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Copper pipe has long been the standard for plumbing materials. It’s expected to last at least 20 years, but in the last several years, copper piping has been more and more prone to corrosive damage that leads to small leaks, called pinhole leaks. Pinhole leaks are exactly what they sound like – very small holes in a pipe through which water slowly drips. They’re usually less that 1/8” wide. Scientists estimate that there are about 750,000 pinhole leaks in the U.S. each year, and they’re more common in Texas, Florida, and California. There’s still some debate about what causes these issues, but it’s important for homeowners to know about the risk, how to look out for it, and what to do about it.
What Are Likely Causes of Pinhole Leaks?
Pinhole leaks start on the inside of the pipe. Copper pipes resist corrosion better than other metals, but over time, they can still deteriorate. So they have an interior oxide coating that protects the metal from corrosive elements. That coating can be compromised if conditions are right; then the exposed copper will react, and the corrosion will eat through a small section of the pipe wall. Several factors may contribute to the problem:
- The water is acidic (less than 7.0 pH).
- The water is alkaline (more than 8.5 pH).
- It has high levels of dissolved solids, like salts.
- It hosts bacteria, such as sulfate or iron bacteria.
- It carries sand, sediment, or gritty solids through the pipes.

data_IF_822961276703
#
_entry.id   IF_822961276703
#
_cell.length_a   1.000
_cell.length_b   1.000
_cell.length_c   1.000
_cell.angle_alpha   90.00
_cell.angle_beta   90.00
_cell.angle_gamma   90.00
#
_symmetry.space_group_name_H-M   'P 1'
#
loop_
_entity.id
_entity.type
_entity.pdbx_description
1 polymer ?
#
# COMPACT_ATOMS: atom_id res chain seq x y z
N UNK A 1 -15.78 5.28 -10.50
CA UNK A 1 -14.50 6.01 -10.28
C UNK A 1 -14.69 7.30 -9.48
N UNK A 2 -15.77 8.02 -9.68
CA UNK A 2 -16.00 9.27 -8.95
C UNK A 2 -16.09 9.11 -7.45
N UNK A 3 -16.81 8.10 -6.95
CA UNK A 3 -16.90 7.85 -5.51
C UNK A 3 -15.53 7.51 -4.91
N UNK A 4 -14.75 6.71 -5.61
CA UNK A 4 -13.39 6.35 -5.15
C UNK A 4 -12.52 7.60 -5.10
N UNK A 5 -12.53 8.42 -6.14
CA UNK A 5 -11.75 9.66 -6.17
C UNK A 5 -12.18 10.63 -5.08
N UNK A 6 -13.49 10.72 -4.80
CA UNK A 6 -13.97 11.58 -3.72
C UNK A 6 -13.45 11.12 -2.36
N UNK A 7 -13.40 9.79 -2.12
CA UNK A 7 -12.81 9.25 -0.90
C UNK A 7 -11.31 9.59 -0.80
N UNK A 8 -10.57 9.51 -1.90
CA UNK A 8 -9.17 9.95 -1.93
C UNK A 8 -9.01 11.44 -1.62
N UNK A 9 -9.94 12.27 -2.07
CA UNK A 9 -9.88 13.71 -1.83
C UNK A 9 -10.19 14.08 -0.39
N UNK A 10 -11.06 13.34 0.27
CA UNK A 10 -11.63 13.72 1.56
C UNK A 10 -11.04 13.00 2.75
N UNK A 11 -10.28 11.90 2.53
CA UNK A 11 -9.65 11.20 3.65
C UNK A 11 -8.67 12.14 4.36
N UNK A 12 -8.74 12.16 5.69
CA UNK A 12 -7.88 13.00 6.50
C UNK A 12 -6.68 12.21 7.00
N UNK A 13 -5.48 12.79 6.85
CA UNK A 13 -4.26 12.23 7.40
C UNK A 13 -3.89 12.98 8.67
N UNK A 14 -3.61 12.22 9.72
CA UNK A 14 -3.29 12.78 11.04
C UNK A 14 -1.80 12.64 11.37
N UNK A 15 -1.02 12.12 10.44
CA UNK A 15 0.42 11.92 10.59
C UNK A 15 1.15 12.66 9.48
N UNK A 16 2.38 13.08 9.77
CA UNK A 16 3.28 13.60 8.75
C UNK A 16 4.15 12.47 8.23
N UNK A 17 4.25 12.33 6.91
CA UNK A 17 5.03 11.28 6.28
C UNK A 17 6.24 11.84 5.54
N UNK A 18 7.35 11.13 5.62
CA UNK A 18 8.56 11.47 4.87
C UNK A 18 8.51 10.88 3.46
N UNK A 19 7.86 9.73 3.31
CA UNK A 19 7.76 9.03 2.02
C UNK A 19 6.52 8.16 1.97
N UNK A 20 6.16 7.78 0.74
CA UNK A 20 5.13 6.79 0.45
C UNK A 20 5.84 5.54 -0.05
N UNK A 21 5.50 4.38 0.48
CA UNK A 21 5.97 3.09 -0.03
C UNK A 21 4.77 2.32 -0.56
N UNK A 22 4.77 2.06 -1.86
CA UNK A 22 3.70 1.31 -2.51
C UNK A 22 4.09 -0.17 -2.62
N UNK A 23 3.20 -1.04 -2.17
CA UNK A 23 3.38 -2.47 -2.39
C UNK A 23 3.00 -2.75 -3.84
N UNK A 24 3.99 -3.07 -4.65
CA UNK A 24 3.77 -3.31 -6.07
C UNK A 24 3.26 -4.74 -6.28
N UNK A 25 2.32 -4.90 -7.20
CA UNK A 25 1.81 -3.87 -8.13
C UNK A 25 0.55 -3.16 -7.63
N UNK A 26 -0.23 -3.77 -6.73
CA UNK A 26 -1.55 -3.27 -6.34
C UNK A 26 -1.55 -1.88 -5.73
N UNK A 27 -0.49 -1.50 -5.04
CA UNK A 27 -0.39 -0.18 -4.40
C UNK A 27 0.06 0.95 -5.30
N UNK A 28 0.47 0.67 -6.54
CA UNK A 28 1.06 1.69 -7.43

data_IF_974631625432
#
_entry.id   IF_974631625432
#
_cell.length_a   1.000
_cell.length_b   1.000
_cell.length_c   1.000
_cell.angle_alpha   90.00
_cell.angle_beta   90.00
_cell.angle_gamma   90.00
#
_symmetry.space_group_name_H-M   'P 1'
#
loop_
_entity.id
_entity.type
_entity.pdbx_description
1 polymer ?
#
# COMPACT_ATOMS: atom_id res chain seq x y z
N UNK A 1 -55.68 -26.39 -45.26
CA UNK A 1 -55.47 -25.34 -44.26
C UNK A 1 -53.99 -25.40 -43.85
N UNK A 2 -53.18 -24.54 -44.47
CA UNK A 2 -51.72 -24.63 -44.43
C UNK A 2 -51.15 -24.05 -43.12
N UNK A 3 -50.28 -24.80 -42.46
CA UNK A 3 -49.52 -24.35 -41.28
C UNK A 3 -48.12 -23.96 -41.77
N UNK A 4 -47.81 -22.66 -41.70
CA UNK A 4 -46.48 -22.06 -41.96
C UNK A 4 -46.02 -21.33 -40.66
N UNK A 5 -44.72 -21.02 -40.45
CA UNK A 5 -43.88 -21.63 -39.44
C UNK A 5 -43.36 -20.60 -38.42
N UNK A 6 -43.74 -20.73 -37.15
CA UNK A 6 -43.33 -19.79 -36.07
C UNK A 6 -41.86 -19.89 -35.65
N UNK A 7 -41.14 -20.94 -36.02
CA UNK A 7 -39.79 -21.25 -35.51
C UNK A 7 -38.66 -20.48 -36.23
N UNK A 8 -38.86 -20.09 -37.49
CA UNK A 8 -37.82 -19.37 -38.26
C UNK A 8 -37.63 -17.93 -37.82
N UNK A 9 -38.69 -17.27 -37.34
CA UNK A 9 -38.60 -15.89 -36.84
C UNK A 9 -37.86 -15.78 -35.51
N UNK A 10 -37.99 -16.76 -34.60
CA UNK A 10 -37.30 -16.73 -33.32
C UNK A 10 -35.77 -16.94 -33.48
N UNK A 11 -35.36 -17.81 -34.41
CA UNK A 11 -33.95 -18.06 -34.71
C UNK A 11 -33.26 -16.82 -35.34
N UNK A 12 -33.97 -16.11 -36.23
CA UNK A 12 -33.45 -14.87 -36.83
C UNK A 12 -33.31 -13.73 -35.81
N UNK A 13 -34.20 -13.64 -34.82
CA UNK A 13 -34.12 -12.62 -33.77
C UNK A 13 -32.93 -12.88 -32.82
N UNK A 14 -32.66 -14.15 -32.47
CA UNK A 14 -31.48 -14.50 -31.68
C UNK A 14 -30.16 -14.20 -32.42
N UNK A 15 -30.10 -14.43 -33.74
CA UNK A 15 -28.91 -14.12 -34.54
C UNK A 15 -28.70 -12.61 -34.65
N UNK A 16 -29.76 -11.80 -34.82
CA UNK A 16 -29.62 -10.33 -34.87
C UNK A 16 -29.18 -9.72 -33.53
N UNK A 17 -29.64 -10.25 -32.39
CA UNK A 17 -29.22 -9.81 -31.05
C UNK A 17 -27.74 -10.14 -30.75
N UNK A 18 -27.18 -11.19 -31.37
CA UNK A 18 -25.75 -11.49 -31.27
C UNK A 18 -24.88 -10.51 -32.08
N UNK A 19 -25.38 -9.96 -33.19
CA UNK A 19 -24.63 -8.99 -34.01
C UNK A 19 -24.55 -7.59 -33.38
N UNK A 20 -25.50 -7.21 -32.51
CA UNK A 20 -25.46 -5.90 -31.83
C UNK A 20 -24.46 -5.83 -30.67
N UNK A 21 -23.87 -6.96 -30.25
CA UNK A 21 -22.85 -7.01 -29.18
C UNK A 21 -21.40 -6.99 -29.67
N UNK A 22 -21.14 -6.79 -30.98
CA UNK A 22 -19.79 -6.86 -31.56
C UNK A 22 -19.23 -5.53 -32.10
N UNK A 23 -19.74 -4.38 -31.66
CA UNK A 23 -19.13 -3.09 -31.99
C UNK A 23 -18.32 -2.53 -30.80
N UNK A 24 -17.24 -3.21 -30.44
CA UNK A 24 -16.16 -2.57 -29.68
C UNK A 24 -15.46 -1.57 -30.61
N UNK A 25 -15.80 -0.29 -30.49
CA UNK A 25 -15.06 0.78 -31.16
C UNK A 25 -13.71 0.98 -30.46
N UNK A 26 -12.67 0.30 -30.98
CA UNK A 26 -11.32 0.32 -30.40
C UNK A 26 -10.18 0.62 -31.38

- It has high levels of chloramines.
Choramines are commonly found in the municipal water in areas prone to copper pipe corrosion. This may be the result of government efforts to increase drinking water safety standards. Chloramines improve the effectiveness of chlorine added to the water in treatment plants, but water with added chloramines or any of the other conditions can eat away the protective lining and start working on the copper itself.
Other problems also promote corrosion by exposing or stressing the pipe. For example, if pipes were not properly deburred during installation or if they were soldered with excessive acid flux, the joins may have exposed copper vulnerable to corrosion. Very high water pressure can also increase the stress on the system and wear away the lining. Poorly grounded electrical systems can put a slight voltage on the pipes, encouraging chemical reactions. And the oxide coating itself may not have been applied evenly, leaving some areas with little protection.
How Can You Check for Pinhole Leaks?
It’s a good idea to check for leaks around all your pipes and plumbing systems regularly. But because they’re very small, pinhole leaks can be harder to find. The best indication is a blue stain on the outside of the pipe where water has come out and is reacting with the surrounding copper. Where possible, run your hands along the pipe and check for moisture. A pinhole leak might not drip, but the water would run down the pipe like condensation. Also, investigate any moldy or musty smells or damp patches even if you don’t see an obvious leak.